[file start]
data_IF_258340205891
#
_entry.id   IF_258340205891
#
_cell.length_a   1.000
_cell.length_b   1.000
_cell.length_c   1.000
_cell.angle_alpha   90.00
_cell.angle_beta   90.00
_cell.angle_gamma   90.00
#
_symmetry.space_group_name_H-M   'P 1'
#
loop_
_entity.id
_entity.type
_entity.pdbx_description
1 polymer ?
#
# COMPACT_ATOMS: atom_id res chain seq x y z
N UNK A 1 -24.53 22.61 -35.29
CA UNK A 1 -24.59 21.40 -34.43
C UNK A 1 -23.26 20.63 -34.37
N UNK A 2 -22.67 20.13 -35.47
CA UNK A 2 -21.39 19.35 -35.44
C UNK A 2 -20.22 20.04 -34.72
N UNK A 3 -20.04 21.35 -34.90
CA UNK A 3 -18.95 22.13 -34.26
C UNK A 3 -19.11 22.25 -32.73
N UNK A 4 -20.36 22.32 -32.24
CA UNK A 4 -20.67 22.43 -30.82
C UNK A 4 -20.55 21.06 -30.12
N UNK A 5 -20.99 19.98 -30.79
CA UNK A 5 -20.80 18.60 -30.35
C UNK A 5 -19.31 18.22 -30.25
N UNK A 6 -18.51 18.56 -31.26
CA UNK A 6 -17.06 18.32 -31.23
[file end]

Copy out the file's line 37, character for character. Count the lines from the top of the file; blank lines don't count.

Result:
CA UNK A 6 -17.06 18.32 -31.23